Since ancient times, Egypt has had a complex relationship with its snakes. Several snake species inhabit Egypt’s borders, and while most are harmless and even beneficial, preying on rodents and other pests, some, like the cobra and the horned viper, are deadly. This love-hate relationship with snakes is reflected in ancient Egyptian mythology, with snakes representing both evil demons, such as the chaotic snake god Apophis, and benevolent gods such as the fertility goddess Renenutet, who was often depicted in the form of a cobra.
The Horned Viper
If there’s one snake in all of Egypt most likely to be mistaken for a devil, it’s the horned viper. This highly venomous desert snake has a hornlike scale protruding above each of its eyes, giving it a truly demonic appearance. This species is relatively short compared to other snakes in the region, ranging from approximately 1 to 2 feet long, with adult females being on the larger side. The horned viper has a broad, flat, triangle-shaped head with eyes on the sides. The broad semi-flattened body is covered by 25 to 30 rows of thick, heavy scales that are brownish-yellow to gray in color, providing perfect camouflage for the sandy desert environment in which it lives.
The Egyptian Cobra
The Egyptian cobra is another of Egypt’s most deadly snakes. It’s also one of the largest cobra species in all of Africa, ranging from 3 to 6 1/2 feet long. The telltale hood associated with this species is extended only when the snake is threatened or annoyed, at which point its spread reaches about half a foot wide. This snake has a broad head and snout and large round eyes. It has smooth scales that vary in color and pattern, ranging anywhere from pale cream or yellow to brown to copper to black.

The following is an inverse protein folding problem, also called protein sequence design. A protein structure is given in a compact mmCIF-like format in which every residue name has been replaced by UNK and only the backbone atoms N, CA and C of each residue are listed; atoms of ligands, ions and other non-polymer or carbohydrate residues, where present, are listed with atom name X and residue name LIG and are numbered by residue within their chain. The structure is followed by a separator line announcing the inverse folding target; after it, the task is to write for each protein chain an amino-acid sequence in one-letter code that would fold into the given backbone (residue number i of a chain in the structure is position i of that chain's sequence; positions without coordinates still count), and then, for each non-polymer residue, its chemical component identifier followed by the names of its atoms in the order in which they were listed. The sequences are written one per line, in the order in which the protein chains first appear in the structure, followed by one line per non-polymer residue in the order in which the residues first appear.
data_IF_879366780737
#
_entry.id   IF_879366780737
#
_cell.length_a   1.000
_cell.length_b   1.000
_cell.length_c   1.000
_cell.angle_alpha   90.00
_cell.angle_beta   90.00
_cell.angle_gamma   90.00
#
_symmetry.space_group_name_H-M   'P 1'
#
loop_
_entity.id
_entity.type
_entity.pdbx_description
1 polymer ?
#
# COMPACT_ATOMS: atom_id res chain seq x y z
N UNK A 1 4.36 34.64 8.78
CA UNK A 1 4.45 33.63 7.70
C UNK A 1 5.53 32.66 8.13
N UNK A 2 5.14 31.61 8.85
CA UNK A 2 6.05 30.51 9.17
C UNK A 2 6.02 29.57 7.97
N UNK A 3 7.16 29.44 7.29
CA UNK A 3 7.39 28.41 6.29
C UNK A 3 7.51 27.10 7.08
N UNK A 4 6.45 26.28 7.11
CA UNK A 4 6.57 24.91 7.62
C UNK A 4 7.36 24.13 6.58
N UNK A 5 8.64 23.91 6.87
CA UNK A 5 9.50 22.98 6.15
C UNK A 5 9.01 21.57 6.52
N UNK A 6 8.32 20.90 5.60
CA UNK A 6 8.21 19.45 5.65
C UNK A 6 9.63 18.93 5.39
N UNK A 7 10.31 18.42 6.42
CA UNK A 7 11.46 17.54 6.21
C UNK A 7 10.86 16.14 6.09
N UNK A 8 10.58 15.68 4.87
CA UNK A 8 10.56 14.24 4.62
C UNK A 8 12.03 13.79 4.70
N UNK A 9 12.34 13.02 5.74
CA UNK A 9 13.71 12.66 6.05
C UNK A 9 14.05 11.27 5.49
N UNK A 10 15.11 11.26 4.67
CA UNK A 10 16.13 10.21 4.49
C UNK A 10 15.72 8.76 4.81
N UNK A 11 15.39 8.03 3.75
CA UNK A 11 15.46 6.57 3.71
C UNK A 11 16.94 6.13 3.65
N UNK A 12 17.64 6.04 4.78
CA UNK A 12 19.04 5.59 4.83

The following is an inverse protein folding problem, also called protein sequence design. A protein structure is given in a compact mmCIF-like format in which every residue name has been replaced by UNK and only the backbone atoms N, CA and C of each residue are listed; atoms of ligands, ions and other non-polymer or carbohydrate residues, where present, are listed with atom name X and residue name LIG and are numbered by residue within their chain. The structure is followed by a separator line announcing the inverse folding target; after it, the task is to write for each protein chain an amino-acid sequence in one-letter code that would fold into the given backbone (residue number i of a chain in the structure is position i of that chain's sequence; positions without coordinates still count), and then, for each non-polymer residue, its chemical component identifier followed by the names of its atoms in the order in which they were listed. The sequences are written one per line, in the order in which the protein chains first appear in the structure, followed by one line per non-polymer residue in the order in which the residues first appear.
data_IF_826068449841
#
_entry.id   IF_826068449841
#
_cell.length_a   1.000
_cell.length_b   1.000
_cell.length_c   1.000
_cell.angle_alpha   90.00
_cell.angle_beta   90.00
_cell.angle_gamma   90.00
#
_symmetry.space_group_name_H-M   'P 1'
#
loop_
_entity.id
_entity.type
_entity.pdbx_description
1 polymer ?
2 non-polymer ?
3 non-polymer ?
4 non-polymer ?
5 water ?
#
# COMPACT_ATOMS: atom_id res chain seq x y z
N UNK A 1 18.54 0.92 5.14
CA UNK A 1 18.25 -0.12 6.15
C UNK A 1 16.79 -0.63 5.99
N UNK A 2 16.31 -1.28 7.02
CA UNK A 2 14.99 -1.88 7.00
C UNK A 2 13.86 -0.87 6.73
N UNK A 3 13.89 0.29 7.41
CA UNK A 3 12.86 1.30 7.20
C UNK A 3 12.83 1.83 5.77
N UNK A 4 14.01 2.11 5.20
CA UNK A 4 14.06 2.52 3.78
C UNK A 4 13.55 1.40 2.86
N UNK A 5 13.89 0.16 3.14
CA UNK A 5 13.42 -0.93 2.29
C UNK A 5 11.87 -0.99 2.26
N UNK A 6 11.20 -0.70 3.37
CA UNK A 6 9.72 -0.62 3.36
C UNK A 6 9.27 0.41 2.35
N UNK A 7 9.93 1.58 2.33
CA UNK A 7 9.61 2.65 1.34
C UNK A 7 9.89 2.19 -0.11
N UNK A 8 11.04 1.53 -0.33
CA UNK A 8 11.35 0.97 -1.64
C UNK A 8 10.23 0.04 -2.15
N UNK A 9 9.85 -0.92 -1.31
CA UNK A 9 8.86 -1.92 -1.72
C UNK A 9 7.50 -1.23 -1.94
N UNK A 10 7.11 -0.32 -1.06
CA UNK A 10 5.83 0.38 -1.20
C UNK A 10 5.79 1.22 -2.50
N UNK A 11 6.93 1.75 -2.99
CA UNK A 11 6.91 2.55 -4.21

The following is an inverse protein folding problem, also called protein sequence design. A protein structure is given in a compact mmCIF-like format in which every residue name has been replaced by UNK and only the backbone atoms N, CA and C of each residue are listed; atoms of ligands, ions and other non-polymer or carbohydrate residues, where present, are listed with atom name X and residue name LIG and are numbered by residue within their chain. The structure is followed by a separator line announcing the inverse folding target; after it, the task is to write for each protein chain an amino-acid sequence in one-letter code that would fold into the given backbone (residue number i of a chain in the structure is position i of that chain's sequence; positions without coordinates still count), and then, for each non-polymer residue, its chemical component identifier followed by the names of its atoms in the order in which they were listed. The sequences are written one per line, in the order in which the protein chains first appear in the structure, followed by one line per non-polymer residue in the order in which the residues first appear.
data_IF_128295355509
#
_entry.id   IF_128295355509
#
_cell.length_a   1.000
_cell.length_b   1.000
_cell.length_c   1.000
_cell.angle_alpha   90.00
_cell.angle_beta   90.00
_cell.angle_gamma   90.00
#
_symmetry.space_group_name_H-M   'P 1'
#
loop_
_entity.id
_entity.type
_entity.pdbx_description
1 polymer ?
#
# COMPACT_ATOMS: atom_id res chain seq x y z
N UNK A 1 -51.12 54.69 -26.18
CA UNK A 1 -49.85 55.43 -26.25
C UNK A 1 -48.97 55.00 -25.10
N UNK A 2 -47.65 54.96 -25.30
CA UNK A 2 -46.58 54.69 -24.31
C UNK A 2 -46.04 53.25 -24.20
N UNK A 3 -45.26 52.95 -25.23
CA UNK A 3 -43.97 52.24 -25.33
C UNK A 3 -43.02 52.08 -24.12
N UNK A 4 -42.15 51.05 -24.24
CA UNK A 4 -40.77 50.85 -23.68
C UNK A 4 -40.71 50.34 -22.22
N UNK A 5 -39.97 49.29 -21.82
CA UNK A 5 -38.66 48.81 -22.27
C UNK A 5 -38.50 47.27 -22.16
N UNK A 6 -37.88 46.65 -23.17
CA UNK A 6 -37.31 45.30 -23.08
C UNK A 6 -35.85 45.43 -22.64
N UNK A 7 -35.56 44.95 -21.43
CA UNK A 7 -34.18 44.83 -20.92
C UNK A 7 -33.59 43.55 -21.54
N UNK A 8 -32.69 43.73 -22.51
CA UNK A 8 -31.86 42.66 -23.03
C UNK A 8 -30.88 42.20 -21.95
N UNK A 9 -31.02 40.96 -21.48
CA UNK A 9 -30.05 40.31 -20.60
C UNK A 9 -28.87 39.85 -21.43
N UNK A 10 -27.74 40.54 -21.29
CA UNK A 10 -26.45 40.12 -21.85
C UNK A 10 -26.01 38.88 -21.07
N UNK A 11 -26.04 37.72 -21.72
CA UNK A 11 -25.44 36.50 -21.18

The African Egg-Eating Snake
The African egg-eating snake is one of Egypt’s more benevolent species. These tree-dwelling snakes have a wide range throughout Africa and parts of Arabia, but in Egypt they primarily inhabit the southern Nile Valley. This nonvenomous snake is unique for being adapted to survive solely on bird eggs, and is able to fast for long periods between bird nesting seasons. In addition to small teeth and a mouth that can distend wide enough to swallow a whole chicken egg, it also has specialized neck vertebrae for breaking the eggs, after which the snake swallows the contents and regurgitates the shell.
The Kenyan Sand Boa
This desert boa constrictor is on the small side for constrictor species, reaching only about 2 to 3 feet long, but it’s an excellent rodent hunter, which makes it a well-loved snake. This species is also popular with snake hobbyists and breeders, with a docile nature that makes it a good pet. Sand boas have small heads with small eyes, muscular bodies and short tails. Wild specimens are usually orange or yellow in color, with dark brown splotches and a white or cream-colored belly. However, domestic breeding of these snakes has resulted in a wide range of more unusual colors and patterns, including black-and-white patterns and several varieties of albinism.
Jean Marie Bauhaus has been writing about a wide range of topics since 2000. Her articles have appeared on a number of popular websites, and she is also the author of two urban fantasy novels. She has a Bachelor of Science in social science from Rogers State University.